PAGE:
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Michael Chabon's Telegraph Avenue

Monday, September 17, 2012

Michael Chabon talks about his latest novel, Telegraph Avenue. Set in 2004, the story centers on longtime friends, bandmates, and co-regents of Brokeland Records located in the borderlands of Berkeley and Oakland, and their wives, who are semi-legendary Berkeley midwives. Their businesses, professional existence, and friendships are tested.

Guests:

Michael Chabon

Comments [2]

Saddened from BKLYN

Oy. I have a great amount of respect for Leonard Lopate, but "old-fashioned" births and raw milk "used to work perfectly well" for... whom, exactly? The ridiculous numbers of infants and mothers who died from complications in the good old days? The millions of people sickened by unpasteurized dairy back in the good old days?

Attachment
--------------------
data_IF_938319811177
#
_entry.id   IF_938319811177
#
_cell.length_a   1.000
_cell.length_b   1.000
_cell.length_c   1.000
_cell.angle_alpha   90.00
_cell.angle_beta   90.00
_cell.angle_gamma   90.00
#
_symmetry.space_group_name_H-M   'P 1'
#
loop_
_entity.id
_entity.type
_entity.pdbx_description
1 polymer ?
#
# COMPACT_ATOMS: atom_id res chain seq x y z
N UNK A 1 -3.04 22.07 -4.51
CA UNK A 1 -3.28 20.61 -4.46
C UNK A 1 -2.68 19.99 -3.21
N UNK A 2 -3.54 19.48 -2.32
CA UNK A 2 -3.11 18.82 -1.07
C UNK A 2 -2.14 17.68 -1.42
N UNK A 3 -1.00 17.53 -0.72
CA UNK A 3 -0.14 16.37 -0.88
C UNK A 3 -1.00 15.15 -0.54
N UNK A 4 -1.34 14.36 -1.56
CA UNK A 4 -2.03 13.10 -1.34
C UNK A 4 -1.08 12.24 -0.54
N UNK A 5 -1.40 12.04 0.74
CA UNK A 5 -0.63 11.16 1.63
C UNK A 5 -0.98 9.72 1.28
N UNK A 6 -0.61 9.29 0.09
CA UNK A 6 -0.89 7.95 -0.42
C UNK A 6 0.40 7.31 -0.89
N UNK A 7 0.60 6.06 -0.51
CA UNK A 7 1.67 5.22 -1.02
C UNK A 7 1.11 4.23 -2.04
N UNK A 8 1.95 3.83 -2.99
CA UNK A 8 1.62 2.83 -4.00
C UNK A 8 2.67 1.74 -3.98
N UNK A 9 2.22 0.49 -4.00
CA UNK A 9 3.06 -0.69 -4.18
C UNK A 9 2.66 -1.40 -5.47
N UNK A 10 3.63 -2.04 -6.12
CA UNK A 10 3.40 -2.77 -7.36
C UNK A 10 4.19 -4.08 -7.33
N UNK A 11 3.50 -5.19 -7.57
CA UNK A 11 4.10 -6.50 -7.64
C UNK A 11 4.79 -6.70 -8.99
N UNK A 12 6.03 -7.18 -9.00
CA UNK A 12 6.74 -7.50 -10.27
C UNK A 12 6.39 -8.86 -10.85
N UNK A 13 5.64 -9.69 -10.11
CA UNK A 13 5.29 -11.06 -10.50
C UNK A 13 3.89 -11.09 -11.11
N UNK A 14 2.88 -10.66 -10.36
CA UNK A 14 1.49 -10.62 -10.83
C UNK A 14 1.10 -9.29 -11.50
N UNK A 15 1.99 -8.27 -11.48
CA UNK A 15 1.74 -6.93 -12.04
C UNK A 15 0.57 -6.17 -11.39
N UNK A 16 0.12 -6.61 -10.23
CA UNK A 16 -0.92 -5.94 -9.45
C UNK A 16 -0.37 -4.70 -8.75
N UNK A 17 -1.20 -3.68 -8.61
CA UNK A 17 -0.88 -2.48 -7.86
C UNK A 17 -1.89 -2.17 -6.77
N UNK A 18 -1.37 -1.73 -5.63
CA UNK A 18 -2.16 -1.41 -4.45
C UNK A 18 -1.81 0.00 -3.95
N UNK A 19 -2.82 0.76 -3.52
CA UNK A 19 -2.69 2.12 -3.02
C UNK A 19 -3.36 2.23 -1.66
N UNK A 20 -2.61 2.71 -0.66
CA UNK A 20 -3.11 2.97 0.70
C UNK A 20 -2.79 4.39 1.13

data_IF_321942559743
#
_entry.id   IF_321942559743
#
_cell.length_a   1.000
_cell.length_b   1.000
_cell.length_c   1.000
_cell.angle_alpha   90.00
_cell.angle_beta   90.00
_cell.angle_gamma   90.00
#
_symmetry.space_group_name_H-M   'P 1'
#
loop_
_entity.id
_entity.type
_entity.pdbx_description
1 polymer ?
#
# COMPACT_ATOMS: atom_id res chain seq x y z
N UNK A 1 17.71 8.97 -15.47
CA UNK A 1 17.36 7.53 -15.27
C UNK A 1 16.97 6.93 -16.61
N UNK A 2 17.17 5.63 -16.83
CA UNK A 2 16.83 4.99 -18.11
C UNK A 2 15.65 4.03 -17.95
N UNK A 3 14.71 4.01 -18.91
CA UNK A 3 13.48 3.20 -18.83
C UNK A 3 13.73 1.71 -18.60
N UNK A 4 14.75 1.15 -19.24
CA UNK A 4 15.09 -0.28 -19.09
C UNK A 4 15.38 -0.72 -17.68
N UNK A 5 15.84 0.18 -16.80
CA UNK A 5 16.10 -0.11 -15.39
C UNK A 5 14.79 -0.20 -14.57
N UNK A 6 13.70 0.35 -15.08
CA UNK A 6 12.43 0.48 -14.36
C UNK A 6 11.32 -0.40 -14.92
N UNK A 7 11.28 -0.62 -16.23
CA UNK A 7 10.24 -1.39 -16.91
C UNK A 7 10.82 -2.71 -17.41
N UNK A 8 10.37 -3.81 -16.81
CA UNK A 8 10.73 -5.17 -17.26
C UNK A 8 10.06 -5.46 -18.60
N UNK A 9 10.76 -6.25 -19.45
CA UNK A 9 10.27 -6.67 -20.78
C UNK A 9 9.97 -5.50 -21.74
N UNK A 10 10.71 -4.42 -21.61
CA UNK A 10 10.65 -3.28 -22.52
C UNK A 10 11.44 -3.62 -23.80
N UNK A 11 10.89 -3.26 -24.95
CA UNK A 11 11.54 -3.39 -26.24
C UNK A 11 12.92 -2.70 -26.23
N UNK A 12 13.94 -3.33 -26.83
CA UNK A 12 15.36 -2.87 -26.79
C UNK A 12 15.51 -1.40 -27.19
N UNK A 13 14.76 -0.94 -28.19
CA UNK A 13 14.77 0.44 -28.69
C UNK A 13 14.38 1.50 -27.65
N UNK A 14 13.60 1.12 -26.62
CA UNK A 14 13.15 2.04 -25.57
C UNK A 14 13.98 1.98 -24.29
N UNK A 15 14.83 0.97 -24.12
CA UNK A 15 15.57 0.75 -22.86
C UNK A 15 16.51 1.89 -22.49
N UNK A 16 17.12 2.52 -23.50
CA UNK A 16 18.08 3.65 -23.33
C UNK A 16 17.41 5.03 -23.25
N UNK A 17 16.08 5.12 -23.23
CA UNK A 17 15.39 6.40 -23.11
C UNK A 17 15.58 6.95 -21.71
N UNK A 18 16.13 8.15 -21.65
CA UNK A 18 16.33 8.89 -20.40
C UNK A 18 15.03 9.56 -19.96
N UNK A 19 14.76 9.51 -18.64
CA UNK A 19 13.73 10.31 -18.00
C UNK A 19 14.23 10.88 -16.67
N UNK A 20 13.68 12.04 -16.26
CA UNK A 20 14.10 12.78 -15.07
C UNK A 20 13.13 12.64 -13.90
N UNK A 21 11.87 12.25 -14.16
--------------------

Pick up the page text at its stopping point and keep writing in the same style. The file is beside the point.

Sure, we all love the idea of bragging about our artisanal raw milk spreads, while celebrating the home births of our children. That carries a lot of social capital in Berkeley, Park Slope, etc.

But when my friend's infant almost died due to her insistence on an "old-fashioned" home birth -- from complications that were completely preventable if treated by one of those new-fangled doctors we have... Well, that raw milk started to taste pretty sour.

Mr. Lopate, please consider the difference between nice lifestyle choices vs. serious medical issues. Especially when you have such a powerful and influential platform.

That said, can't wait to read the new Chabon book!

Sep. 17 2012 01:33 PM
Ellen from Williamsburg

When I was a midwife, we used to say that when a midwife lost a baby it was considered murder, but when a doctor dropped one, it was considered an act of god.

Sep. 17 2012 01:18 PM

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